Microwave Journal

Signal Integrity Tips and Techniques Using TDR, VNA and Modeling

March 14, 2016

Figure 1

Figure 1 Distributed model of the physical channel and the resulting TDR and TDT.

Signal integrity (SI) is all about the losses and types of signal degradation that can happen along the path (channel) between a transmitter and a receiver. In a perfect world, transmitter communication would instantaneously be heard at the receiver and with no change in the signal.  Equalization methods exist both in the transmitter and the receiver to help correct for channel losses, but they have their limitations, and the channel must still have some minimal level of performance. SI engineers are faced with the challenge of how to characterize the signal losses that exist in the channel and identify the key elements that are controlling the performance. The use of time and frequency domain analyses for both simulation and measurements is a fast way of becoming an expert on a given channel design.


Starting with simulation, one can build a distributed model of the channel with measurements, EM simulations and/or algorithmic models that are cascaded together to predict channel performance. One can look at the output eye diagram to see the aggregate performance and do brute force simulations by varying hundreds of variables to find the best performance. The better option is to run quick time and frequency domain analyses to gain insight and reduce the design space that needs to be simulated. Figure 1 shows how time domain reflectometry (TDR) and transmissivity (TDT) can be used to get spatial information on what is happening to the signal as it travels through the channel. The TDR shows where reflections are occurring, which reduces the amount of signal that reaches the transmitter. The TDT shows how the rise time is degraded by material losses in the channel. The near end cross talk (NEXT) on adjacent channels shows which component is the likely source of noise coupling, by being coincident in time with the component’s TDR reflection.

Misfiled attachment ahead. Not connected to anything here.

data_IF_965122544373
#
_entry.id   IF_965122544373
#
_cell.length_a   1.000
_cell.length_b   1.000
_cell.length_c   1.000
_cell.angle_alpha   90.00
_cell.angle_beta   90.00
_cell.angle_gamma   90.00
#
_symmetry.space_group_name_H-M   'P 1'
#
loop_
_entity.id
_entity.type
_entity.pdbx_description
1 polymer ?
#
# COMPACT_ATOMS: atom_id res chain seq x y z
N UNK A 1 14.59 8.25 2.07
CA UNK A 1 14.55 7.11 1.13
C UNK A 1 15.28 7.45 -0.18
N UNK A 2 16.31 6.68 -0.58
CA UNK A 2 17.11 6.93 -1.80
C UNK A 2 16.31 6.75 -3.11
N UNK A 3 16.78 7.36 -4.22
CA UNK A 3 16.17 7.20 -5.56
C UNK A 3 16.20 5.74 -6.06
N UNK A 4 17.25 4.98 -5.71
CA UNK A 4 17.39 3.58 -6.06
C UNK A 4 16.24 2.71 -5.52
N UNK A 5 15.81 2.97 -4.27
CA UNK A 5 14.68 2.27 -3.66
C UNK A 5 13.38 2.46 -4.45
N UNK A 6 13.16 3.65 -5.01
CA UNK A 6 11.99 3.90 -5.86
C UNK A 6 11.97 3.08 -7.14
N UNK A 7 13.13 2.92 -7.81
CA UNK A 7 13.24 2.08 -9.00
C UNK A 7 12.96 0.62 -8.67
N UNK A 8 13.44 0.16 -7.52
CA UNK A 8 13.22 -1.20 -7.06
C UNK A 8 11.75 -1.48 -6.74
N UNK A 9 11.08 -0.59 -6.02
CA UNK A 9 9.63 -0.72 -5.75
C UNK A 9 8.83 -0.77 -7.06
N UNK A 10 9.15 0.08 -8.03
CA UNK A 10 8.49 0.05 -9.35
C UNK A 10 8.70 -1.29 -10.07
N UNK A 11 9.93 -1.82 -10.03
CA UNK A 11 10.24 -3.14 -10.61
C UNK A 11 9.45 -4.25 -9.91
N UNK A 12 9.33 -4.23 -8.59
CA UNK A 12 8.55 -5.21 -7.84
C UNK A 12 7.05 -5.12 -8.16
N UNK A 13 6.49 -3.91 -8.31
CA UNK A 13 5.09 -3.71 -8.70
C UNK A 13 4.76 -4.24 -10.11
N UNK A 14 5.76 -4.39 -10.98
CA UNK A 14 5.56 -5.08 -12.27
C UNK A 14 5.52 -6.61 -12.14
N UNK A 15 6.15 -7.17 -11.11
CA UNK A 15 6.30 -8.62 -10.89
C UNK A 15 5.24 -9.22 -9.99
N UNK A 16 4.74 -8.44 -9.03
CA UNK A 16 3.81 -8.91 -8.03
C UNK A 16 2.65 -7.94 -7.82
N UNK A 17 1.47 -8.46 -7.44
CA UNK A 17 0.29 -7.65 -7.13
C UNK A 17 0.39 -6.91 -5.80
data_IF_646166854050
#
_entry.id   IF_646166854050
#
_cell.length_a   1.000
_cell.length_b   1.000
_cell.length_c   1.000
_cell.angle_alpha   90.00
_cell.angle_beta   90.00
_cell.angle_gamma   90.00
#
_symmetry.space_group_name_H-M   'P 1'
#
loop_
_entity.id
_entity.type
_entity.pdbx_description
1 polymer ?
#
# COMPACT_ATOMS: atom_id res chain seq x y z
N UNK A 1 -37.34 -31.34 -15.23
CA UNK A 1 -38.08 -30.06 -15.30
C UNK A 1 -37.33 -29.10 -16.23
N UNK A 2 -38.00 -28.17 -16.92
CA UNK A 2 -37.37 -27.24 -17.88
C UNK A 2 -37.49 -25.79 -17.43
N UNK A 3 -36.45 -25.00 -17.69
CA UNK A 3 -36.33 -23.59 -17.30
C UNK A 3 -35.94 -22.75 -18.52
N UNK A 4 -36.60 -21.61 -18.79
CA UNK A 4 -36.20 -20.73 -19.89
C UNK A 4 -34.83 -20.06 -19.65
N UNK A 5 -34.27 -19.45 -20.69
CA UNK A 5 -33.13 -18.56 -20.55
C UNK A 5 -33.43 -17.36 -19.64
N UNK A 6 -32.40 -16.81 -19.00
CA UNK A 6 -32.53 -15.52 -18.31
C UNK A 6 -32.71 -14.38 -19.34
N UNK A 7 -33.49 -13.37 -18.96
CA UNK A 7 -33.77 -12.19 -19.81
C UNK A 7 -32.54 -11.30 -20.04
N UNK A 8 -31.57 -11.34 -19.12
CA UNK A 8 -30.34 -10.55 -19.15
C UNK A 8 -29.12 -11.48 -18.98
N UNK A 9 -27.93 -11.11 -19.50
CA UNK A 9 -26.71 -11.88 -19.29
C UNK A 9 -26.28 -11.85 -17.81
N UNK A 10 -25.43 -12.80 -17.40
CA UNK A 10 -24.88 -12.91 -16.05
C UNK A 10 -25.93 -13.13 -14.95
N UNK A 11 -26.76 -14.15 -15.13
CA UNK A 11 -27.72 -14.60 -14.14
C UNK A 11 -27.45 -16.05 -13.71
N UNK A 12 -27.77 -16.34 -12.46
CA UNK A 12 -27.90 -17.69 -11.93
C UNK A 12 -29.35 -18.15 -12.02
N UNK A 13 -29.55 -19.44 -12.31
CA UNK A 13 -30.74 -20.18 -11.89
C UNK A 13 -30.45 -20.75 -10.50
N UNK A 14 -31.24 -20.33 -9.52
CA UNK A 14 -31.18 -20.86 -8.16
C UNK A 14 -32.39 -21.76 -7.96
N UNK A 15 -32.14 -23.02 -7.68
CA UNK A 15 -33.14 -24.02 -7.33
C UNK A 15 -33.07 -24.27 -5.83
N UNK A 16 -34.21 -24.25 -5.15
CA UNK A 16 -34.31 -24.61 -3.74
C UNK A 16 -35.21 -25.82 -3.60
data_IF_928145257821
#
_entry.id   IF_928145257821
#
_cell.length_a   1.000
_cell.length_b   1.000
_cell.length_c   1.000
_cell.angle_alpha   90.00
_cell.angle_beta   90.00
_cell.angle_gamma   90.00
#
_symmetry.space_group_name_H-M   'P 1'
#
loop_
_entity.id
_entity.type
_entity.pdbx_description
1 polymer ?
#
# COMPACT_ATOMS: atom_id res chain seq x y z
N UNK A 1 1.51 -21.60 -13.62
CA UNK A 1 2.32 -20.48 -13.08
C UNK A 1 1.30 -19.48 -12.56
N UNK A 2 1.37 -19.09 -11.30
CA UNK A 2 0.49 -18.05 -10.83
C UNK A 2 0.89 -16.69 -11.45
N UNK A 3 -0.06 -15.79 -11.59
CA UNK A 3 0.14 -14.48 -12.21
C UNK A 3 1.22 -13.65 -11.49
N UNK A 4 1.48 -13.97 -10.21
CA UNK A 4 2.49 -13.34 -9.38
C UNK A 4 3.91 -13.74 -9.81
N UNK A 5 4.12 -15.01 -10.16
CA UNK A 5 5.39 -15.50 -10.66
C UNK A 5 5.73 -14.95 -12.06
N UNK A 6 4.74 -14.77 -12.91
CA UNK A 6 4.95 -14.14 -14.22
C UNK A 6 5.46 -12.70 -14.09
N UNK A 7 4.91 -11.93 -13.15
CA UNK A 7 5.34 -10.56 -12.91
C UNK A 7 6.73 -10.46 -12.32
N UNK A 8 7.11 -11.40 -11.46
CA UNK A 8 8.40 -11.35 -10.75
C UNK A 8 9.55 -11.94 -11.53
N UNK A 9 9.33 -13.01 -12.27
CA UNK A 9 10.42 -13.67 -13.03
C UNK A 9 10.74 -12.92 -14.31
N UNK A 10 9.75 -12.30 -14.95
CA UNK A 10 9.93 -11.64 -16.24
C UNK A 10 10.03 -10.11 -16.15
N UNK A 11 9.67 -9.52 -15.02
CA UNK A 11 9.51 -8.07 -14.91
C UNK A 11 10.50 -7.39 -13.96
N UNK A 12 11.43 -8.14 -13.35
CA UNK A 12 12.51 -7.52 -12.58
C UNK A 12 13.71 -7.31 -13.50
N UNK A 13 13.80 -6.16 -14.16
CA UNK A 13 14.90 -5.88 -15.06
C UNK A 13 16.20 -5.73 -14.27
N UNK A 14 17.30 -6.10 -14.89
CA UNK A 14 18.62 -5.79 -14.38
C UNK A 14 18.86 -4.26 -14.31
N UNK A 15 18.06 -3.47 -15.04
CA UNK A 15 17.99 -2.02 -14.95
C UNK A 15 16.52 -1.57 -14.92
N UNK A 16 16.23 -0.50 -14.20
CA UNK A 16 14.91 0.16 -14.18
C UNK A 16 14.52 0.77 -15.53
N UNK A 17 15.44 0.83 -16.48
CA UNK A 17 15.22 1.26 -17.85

Figure 2

Figure 2 TDR and eye diagram for series impedance discontinuities shorter (a) and longer (b) than the signal rise time. Insertion loss for the same discontinuities (c).

This is a very high level look at the power of time domain analysis. To become an expert at reading the TDR/TDT and frequency dependent losses, some very simple simulations can help. The two basic types of impedance discontinuities encountered in a channel are a series change in impedance and a stub that branches off the signal path. Simulating the series impedance discontinuity from a length that is shorter than the rise time of the signal to a length that is much longer shows two very different responses in the time and frequency domain. As the length of the discontinuity gets shorter than the rise time of the signal, the reflection gets smaller and more of the signal transmits through (see Figure 2a). At longer lengths, the double reflections off both ends of the series impedance discontinuity result in a forward traveling wave that is delayed in time and added back into the signal going to the receiver (see Figure 2b). This causes a rippling in the amplitude of the signal versus frequency. The ripple valleys are located at frequencies where the forward traveling waves are 180 degrees out of phase and deconstructively add (see Figure 2c).

The stub resonator exhibits some of the same behavior. When the stub is much shorter than the rise time, the reflection is reduced, and more of the signal goes through to the receiver (see Figure 3a). A stub longer than the rise time (see Figure 3b) can lead to significant losses, where 100 percent reflection from the end of the stub deconstructively adds with the forward traveling wave (see Figure 3c).

Simulation makes it easy to create a stub and series impedance discontinuity with the same excess capacitance and delta impedance change, to see how these two types of structures compare in the time and frequency domain. It is not just the TDR peak height that matters, but also the subtle information from the double reflection occurring later in time. With these two simple simulations, an SI engineer can look at an eye diagram at the receiver, an S-parameter frequency response or a TDR/TDT time domain response and know whether the problem is a series or stub impedance discontinuity.